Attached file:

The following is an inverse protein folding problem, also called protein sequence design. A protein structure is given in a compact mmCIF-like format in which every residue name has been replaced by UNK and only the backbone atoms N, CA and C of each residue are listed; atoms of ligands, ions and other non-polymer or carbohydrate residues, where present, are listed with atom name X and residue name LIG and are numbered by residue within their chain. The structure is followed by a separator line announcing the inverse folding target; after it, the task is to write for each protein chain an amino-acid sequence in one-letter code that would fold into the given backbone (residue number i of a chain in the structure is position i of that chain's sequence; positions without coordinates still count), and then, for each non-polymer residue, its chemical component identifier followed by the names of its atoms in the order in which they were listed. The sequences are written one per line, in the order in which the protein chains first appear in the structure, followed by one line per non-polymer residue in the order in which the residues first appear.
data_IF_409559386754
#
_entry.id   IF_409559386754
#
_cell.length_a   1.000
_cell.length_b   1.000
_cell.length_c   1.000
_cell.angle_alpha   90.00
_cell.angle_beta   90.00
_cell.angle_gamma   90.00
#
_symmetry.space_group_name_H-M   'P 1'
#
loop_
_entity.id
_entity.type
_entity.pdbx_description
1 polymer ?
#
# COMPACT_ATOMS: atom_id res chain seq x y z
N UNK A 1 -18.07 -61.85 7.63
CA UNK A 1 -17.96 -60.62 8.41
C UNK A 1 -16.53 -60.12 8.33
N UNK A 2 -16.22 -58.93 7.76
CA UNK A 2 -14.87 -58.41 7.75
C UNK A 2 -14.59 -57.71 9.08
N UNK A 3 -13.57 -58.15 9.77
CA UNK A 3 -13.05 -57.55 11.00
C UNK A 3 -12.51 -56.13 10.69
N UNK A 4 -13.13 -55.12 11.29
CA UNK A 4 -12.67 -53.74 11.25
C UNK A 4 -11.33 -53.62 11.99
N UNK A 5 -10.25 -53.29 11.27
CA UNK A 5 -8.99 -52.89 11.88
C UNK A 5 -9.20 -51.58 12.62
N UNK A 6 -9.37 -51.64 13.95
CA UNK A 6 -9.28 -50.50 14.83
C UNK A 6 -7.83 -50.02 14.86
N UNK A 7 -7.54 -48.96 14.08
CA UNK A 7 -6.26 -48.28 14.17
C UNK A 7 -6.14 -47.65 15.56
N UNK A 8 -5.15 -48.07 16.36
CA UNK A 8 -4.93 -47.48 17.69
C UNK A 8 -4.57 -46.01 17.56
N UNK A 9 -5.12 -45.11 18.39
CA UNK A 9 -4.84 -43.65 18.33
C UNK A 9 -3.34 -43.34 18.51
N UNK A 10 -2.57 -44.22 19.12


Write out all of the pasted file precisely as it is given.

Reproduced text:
The following is an inverse protein folding problem, also called protein sequence design. A protein structure is given in a compact mmCIF-like format in which every residue name has been replaced by UNK and only the backbone atoms N, CA and C of each residue are listed; atoms of ligands, ions and other non-polymer or carbohydrate residues, where present, are listed with atom name X and residue name LIG and are numbered by residue within their chain. The structure is followed by a separator line announcing the inverse folding target; after it, the task is to write for each protein chain an amino-acid sequence in one-letter code that would fold into the given backbone (residue number i of a chain in the structure is position i of that chain's sequence; positions without coordinates still count), and then, for each non-polymer residue, its chemical component identifier followed by the names of its atoms in the order in which they were listed. The sequences are written one per line, in the order in which the protein chains first appear in the structure, followed by one line per non-polymer residue in the order in which the residues first appear.
data_IF_409559386754
#
_entry.id   IF_409559386754
#
_cell.length_a   1.000
_cell.length_b   1.000
_cell.length_c   1.000
_cell.angle_alpha   90.00
_cell.angle_beta   90.00
_cell.angle_gamma   90.00
#
_symmetry.space_group_name_H-M   'P 1'
#
loop_
_entity.id
_entity.type
_entity.pdbx_description
1 polymer ?
#
# COMPACT_ATOMS: atom_id res chain seq x y z
N UNK A 1 -18.07 -61.85 7.63
CA UNK A 1 -17.96 -60.62 8.41
C UNK A 1 -16.53 -60.12 8.33
N UNK A 2 -16.22 -58.93 7.76
CA UNK A 2 -14.87 -58.41 7.75
C UNK A 2 -14.59 -57.71 9.08
N UNK A 3 -13.57 -58.15 9.77
CA UNK A 3 -13.05 -57.55 11.00
C UNK A 3 -12.51 -56.13 10.69
N UNK A 4 -13.13 -55.12 11.29
CA UNK A 4 -12.67 -53.74 11.25
C UNK A 4 -11.33 -53.62 11.99
N UNK A 5 -10.25 -53.29 11.27
CA UNK A 5 -8.99 -52.89 11.88
C UNK A 5 -9.20 -51.58 12.62
N UNK A 6 -9.37 -51.64 13.95
CA UNK A 6 -9.28 -50.50 14.83
C UNK A 6 -7.83 -50.02 14.86
N UNK A 7 -7.54 -48.96 14.08
CA UNK A 7 -6.26 -48.28 14.17
C UNK A 7 -6.14 -47.65 15.56
N UNK A 8 -5.15 -48.07 16.36
CA UNK A 8 -4.93 -47.48 17.69
C UNK A 8 -4.57 -46.01 17.56
N UNK A 9 -5.12 -45.11 18.39
CA UNK A 9 -4.84 -43.65 18.33
C UNK A 9 -3.34 -43.34 18.51
N UNK A 10 -2.57 -44.22 19.12